My story begins like so many others: A baby girl is born. The girl grows up watching the women she loves most battle their own bodies, punishing them for never being quite thin enough. They try fad diets, extreme exercise programs, absurd levels of calorie restriction, and some even resort to “magic” potions and pills. Yet, no matter what they try, the weight loss they achieve is often unsustainable and never enough. The girl reaches puberty, ends up hating her own body and repeats the cycle.
But not forever. Here’s where my story takes a turn.
My wholehearted belief that I had to be thin to be worthy coupled with some traumatic life events to transform my common diet tactics into a full-blown eating disorder. Before I knew it, I was running half-marathons, severely restricting my calorie intake and struggling with binge eating. I kept it going for almost a year until I fractured my leg from over-exercising. I realized that I was no longer in control of the monster, and I found a mental health professional who specialized in disordered eating.
During my recovery, I gained over 40 pounds, enough to send me from borderline “overweight” to “obese.” The very thing that I feared most had become my reality. Luckily, with the help of my therapist and lots of hard work, I was beginning to see that “fat” was just a word. I learned that I could be beautiful, confident and happy at any size.
The problem is that my self-acceptance doesn’t mean that anyone else has to unpack their own ties to fatphobia and diet culture.
Initially, I feared that my partner would no longer find me sexy if he knew I might be this size forever. Yet, loving my own body seemed to ignite our sex life in a way that my thinness fueled by self-loathing never had. I worried about navigating a world that failed to show positive representations of fatness in pop culture, but I’ve been able to find plenty of fat babes who are living their best lives.
What I never expected to struggle with is how my female friends’ fatphobia triggers all my old thoughts of unworthiness.
Women are often told that men and the media are to blame for unrealistic beauty standards. That is only a partial truth. The people who have internalized these messages the most and work to uphold them as if it is their full-time job are often women.
I have attempted to unpack my own fatphobia, destigmatize the word “fat” and disengage from diet culture. But when I turn to the women around me and tell them I’m uncomfortable with the judgmental comment they just made about another woman’s body or their own body, or when I ask them to consider not using the word “fat” in a derogatory manner, they mostly get defensive and angry.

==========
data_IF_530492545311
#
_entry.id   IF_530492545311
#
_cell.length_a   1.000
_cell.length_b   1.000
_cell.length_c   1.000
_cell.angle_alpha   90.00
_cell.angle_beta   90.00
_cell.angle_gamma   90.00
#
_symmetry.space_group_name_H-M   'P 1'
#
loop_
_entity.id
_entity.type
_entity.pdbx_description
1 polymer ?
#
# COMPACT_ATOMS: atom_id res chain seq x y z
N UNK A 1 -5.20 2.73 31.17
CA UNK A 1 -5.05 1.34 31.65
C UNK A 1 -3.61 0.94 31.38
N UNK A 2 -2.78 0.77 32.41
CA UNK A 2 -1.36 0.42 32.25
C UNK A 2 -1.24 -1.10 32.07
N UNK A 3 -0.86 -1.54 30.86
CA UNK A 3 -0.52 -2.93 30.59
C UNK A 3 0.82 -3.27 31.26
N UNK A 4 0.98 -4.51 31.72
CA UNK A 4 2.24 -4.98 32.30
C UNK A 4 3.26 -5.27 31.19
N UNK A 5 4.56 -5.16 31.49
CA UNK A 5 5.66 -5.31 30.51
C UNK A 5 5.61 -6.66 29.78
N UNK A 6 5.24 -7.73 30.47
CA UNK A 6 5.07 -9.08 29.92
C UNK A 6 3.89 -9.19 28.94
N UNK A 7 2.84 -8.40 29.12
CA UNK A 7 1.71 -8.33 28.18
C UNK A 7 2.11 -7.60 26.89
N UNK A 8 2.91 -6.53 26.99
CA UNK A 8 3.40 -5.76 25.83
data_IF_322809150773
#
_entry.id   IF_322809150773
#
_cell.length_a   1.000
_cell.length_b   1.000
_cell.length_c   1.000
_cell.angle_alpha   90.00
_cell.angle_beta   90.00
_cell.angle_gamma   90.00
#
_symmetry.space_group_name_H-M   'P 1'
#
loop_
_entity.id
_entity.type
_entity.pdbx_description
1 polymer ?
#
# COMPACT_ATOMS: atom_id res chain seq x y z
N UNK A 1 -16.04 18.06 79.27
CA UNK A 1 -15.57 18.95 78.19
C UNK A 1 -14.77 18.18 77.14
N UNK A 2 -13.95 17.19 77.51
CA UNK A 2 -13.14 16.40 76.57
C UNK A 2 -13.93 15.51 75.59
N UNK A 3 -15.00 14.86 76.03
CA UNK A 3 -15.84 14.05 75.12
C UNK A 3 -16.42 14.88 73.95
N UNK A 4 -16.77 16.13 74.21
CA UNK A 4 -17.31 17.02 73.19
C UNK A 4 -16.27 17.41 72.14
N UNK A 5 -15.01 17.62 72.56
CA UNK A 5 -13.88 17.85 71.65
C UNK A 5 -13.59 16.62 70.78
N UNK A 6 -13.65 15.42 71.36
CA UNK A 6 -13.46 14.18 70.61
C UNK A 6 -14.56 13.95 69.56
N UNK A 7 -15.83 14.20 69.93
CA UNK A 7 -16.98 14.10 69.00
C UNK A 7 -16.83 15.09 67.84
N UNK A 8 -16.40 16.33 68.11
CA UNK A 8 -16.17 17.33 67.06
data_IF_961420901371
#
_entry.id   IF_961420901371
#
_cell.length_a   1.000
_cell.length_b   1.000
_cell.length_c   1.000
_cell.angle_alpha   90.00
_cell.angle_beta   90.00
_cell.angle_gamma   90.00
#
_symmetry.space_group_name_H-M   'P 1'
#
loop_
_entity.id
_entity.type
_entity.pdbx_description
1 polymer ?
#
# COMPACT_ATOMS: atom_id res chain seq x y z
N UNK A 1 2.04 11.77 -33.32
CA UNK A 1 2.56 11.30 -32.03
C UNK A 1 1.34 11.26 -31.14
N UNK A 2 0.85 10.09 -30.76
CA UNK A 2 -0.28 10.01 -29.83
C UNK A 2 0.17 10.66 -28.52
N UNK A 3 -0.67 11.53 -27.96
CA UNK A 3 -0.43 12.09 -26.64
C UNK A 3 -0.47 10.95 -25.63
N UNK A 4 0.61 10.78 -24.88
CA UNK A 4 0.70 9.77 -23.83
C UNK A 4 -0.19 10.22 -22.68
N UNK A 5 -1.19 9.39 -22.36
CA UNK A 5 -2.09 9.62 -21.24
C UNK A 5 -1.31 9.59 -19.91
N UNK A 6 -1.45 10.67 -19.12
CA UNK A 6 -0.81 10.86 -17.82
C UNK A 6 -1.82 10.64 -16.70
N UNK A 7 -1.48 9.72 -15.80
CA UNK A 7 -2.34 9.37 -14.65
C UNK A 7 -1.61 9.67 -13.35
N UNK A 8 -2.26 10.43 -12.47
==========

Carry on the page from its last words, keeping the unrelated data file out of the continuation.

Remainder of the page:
“What I never expected to struggle with is how my female friends’ fatphobia triggers all my old thoughts of unworthiness.”
A couple of weeks ago, I was hanging out with a group of friends, and we were exchanging horror stories about exes. In response to a particularly terrible story, one of the women said that she hoped the ex in question was fat now. Is fat the worst thing we can wish upon a person?
I can’t tell you how many conversations I’ve had with people about women who were wearing clothes they “really shouldn’t have been” because of their weight. Who says they can’t wear something that they like that makes them feel good? Maybe they don’t dress primarily for their body to be consumed by someone else.
A thin friend of mine regularly tells me how gross and “fat” she feels, treating the two words as if they are interchangeable. I sometimes wonder what she must think of my body if hers is so undesirable. Even though she is mostly a delightful person, I’ve found myself spending less time with her and her self-loathing.
Several of my dearest friends and family members are personal trainers or work for wellness companies that focus on weight loss. Over the years they have periodically invited me to try their products and systems. Every time they bring it up, it feels like they are telling me that I’m not good enough. Surely I want to lose a few pounds, I mean, look at me, right?
Even when they aren’t targeting me directly, they are sharing things on social media meant to encourage people to buy their products. Sometimes it feels like they are saying “Hate your body? Miserable in your own skin? Are you a gross fat person? I can help with that!”
Thin and fit are great too, but only if the motivation aligns with healthy personal goals, doesn’t come with a price tag of your self-worth and doesn’t uphold the idea that fat is inherently bad.
As a result of all of this and in an effort to protect myself, I’ve had to put up mental and emotional walls with the people I love the most.
Fatphobia and diet culture permeate our society, our beliefs and our language. The message is clear: Fat is gross, thin is virtuous, and if you are overweight, it’s only because you lack self-discipline. I realize that my friends are swimming in this culture and struggling with their own body issues. I understand that internalized fatphobia is incredibly difficult to unpack. I know that I still have my own work to do.
Yet, it’s challenging to love your own body when the women you love and admire, the ones you aspire to be like, can’t accept their own gorgeous bodies or stop upholding the unrealistic ideal of thin.
What they don’t realize is that the judgmental comments they make about others or themselves tell me exactly how they feel about my body. And not all that long ago, my life literally depended on learning to love my body.
So please know that when I challenge your fatphobia and commitment to diet culture, I am only continuing to try to save my own life. And if you’re able to listen, it may help set you free as well.
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If you’re struggling with an eating disorder, call the National Eating Disorder Association hotline at 1-800-931-2237.